Thursday, September 19, 2013

Christiane Amanpour and Easy Company



In truth, it was six years before Jade and Ellen would again leave their home country in search of culture and adventure.  Domestic travels and carreer paths took precedence in those years, until Jade could no longer accept what she considered to be cultural stagnance.  By then she was in her second year of a demanding graduate school program, and working part time in her field as well.  Jade happened to attend a related international club meeting, where the faculty mentor described an internship position.  Instantly Jade knew that was her ticket, and she emailed the professor as soon as she got home from the evening meeting.  Over the next nine months, everything fell into place, and Jade found herself packing for a four month summer internship at the US Embassy in Brussels, Belgium.
Naturally, Jade’s parents were very concerned with details; things like where Jade would live and how would she get around.  They also were extremely worried that she didn’t know anyone there and hadn’t studied French or Flemish.  But Jade could not be bothered with these pesky little particulars – she spoke Spanish and had a couple books on French.  She could learn it on the plane ride, she was sure.  And she knew where to go, even had arranged to housesit for an American family living off base in the city for 5 weeks of her stay.  Everything would work out fine, and honestly, Jade could not for the life of her figure out what all the stress her parents seemed to feel was about.  After all, it was Europe, not some third world country.  And she would be working at the American Embassy.  It wasn’t like she was Christiane Amanpour reporting live from the front lines of a remote warzone.
And so, with a moment or two’s hesitation as she boarded the plane, Jade was off.  On her domestic connection, she plugged in her French CD and pulled out the guide.  By the time she reached the international wing in Dulles after checking on her luggage, Jade still had four hours before her next departure.  So she settled herself into a moderately comfy chair at the gate and cozied up to the used French English Dictionary she had purchased.  She was happily reading away, when an old man sitting next to her broke into her reverie.
“I can teach you all the French you need to know,” he said.  Now, generally speaking, Jade had a bit of a soft spot for old men that reminded her of her grandfather.  But even more innate to Jade was her preference not to be bothered.  Especially when very obviously reading.  She tried to blatantly ignore the man, but he was a persistent old coot, and just kept on talking to her.  As she reluctantly emerged from her self imposed isolation, Jade noticed that the man was wearing one of those old army caps, the ones that list whatever division he had been in.  She also began to realize, as the elderly man spoke very Americanized French to her, that he was travelling with his son and two grandsons.  Now, astute though Jade was, she rarely had time to spare on others, particularly people she either didn’t know or didn’t care about, so at the time she paid very little attention to these details.  But her interest was instantly piqued when the older gentleman casually stated, “I haven’t spoken French since I was in France sixty years ago.”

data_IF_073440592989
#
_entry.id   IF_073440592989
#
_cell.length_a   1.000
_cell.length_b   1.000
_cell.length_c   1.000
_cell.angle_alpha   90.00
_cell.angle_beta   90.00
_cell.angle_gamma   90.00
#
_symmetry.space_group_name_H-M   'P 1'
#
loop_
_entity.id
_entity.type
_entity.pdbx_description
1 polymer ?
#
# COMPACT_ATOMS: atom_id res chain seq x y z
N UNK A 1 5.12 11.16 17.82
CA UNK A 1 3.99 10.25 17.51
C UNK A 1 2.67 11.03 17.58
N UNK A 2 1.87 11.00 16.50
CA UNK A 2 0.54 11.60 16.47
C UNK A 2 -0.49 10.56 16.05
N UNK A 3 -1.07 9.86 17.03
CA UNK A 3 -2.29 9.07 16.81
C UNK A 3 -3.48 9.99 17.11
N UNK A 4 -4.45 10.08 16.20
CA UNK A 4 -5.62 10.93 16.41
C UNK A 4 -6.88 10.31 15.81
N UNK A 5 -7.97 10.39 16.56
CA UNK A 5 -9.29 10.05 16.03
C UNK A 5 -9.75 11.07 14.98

“Sixty years ago was 1944, right before D-Day.” Jade quickly replied, rather dryly.  She rather fancied the old guy full of it, but he didn’t seem to take offense.
“That’s right.  I arrived in France on June 6th, 1944.”  He stated, somewhat quietly.
“Do you mean to tell me you took one of the beaches?”  Jade was now bordering incredulous.
“Omaha,” he said, and that was all the proof she needed.  “You seem to know a bit about it,” he added, almost as a question.
Jade was quieter, respectful, when she answered.  “Not as much as I would like, only some of the dates and I really like Band of Brothers, you know that miniseries that chronicles the missions of Easy Company.”
“You know Easy Company? “ he sounded somewhat impressed.  “I fought with Easy Company under Patton’s command at Bastogne.” 
“You took Omaha on D-Day and you fought in the Battle of the Bulge?”  Jade could no longer mask the awe in her voice.
“That’s right.” The old man said.  “Not many people your age know much about World War II.”
“Well,” Jade had some difficulty describing her feeling about it, “it seems to me that that was the era when America stepped up, to do what had to be done, because it was the right thing to do, the only thing to do.  We had our own problems then, but so many men went to war, because they had to, and I happen to think they saved the world.  I truly have the utmost respect for their sacrifice, and I think of it as the Golden Age of our country.  My grandfather got really sick in basic, and was in a hospital bed for most of the war, but he has that same backbone.  That sense of doing what’s necessary.  He’s a really good man, and I know that World War II is part of that.  It’s part of that entire generation.  Even my grandmother, his wife, had to give up going to college to work in one of the factories.  She told me about it once, she said that was what we had to do.”
They chatted a bit more, and then the old man’s family required his attention again, and Jade went back to her French book.  Only several days later would she understand why the men were travelling together.  On the sixtieth anniversary of D-Day, France awarded 99 American veterans the French Medal of Honor – their highest honor.  All of the veterans were survivors of D-Day.  The old man had been one of them, and there to see him walk across that stage and accept his Medal of Honor were his son and his grandsons.  Jade understood, on some level, what this man’s sacrifice meant to her country and to France, and she hoped that his grandsons were as proud of him and as in awe of his service as she would ever remain.